Time was passing by and our always rushed driver hustled us back into the truck towards or next and final destination of the day. We arrived at the entrance of Eduardo Avaroa Andean Fauna National Reserve to pay our entry fee of 30 Bolivianos. Inside the park entrance were our accommodations for the night. We drove by a couple of buildings with the cook and driver debating at which one we should stop. There was small range in quality from one to another and of course, par for the course for this trip, our driver chose one of the worst looking ones. We stopped in the parking lot, waited for him to talk to the owner. Negotiations complete, he waved us in to our shared room for the evening. Outside of the room was a long hallway with large windows in front of picnic tables where we took our tea and cookies. Talking with the others, we realised that the reason the driver was rushed was because he was trying to get here before the other drivers so he had a choice of the cheaper accommodations. We figure he pocketed the price difference so he wanted the cheapest ones.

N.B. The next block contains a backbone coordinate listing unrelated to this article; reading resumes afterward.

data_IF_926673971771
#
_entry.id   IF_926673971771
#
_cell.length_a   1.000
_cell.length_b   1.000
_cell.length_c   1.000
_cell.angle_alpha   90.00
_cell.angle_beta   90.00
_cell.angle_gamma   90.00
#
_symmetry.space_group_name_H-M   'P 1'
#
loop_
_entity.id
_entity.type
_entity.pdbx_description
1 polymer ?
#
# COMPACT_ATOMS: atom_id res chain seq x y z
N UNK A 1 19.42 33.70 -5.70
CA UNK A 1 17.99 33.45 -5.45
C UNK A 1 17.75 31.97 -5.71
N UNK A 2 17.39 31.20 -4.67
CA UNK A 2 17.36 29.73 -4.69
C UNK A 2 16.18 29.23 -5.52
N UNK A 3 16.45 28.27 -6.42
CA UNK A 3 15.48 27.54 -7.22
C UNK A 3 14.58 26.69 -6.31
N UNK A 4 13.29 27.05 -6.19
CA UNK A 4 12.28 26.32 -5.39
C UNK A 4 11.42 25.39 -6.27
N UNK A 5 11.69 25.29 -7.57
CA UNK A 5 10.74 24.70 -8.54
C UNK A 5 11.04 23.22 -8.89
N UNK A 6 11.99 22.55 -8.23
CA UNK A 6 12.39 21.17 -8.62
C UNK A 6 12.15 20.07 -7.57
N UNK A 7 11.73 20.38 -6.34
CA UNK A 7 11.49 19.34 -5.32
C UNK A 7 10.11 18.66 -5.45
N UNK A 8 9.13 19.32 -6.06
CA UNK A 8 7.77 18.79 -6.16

Outside of the hostel was one of the most beautiful laguna of the tour. Laguna Colorada is a shallow salt lake home to a large population of flamingos and llamas. The driver dove us to a look-out where there was an awe-inspiring view of the red lake. The color is due to the red algae sediment content in the water. Unfortunately, the weather had turned quite foul. Huge storm clouds brought in rain and heavy winds so although we were looking at what was supposedly one of the nicest lagunas in the altiplano, we weren?t able to get its full effect. The red of the water was muted and we weren?t able to experience the panoramic vista of the red lake, green surroundings and bright blue skies that were in all the photos that we had seen. We walked down to the shore line and carefully made our way to a family of llamas that were resting in the wind. Our steps were silenced by the howling breeze and we were able to take some close up photos of the herd. Feeling the evening cold setting in, we decided to head back to the hotel for supper. We were unimpressed, but not surprised to find that we were eating the same dishes as the night before, soup and spaghetti. As we were finishing up our plates we noticed that we hadn?t had anything to drink with our meal and that other the other tables had wine. When we mentioned this to our driver, he pulled out a bottle from a grocery bag and handed it to Thomas. We assumed that he was trying to keep it for himself. After dinner we packed our bags and set the alarm for a 3 am waking.